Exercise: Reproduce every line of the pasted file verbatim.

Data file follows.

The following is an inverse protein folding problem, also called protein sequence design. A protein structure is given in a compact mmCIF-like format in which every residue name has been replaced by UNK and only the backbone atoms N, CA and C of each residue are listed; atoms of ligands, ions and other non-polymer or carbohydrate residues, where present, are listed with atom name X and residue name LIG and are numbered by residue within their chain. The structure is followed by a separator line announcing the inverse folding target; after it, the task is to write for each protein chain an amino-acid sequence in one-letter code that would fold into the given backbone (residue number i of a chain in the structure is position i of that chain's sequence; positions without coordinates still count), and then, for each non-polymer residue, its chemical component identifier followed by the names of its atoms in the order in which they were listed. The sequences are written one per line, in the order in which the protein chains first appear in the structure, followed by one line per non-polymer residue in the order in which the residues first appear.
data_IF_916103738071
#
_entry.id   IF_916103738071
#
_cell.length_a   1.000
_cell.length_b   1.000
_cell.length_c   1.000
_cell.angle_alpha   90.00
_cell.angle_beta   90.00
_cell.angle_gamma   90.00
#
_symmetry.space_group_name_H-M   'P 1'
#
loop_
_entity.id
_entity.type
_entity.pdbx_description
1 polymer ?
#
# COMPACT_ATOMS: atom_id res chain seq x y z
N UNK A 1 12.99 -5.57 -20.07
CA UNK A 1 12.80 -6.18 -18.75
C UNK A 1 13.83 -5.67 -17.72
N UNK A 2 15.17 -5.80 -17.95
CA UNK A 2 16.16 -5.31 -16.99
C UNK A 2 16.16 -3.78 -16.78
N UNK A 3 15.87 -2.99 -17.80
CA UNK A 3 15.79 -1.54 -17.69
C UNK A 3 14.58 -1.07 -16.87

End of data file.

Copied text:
The following is an inverse protein folding problem, also called protein sequence design. A protein structure is given in a compact mmCIF-like format in which every residue name has been replaced by UNK and only the backbone atoms N, CA and C of each residue are listed; atoms of ligands, ions and other non-polymer or carbohydrate residues, where present, are listed with atom name X and residue name LIG and are numbered by residue within their chain. The structure is followed by a separator line announcing the inverse folding target; after it, the task is to write for each protein chain an amino-acid sequence in one-letter code that would fold into the given backbone (residue number i of a chain in the structure is position i of that chain's sequence; positions without coordinates still count), and then, for each non-polymer residue, its chemical component identifier followed by the names of its atoms in the order in which they were listed. The sequences are written one per line, in the order in which the protein chains first appear in the structure, followed by one line per non-polymer residue in the order in which the residues first appear.
data_IF_916103738071
#
_entry.id   IF_916103738071
#
_cell.length_a   1.000
_cell.length_b   1.000
_cell.length_c   1.000
_cell.angle_alpha   90.00
_cell.angle_beta   90.00
_cell.angle_gamma   90.00
#
_symmetry.space_group_name_H-M   'P 1'
#
loop_
_entity.id
_entity.type
_entity.pdbx_description
1 polymer ?
#
# COMPACT_ATOMS: atom_id res chain seq x y z
N UNK A 1 12.99 -5.57 -20.07
CA UNK A 1 12.80 -6.18 -18.75
C UNK A 1 13.83 -5.67 -17.72
N UNK A 2 15.17 -5.80 -17.95
CA UNK A 2 16.16 -5.31 -16.99
C UNK A 2 16.16 -3.78 -16.78
N UNK A 3 15.87 -2.99 -17.80
CA UNK A 3 15.79 -1.54 -17.69
C UNK A 3 14.58 -1.07 -16.87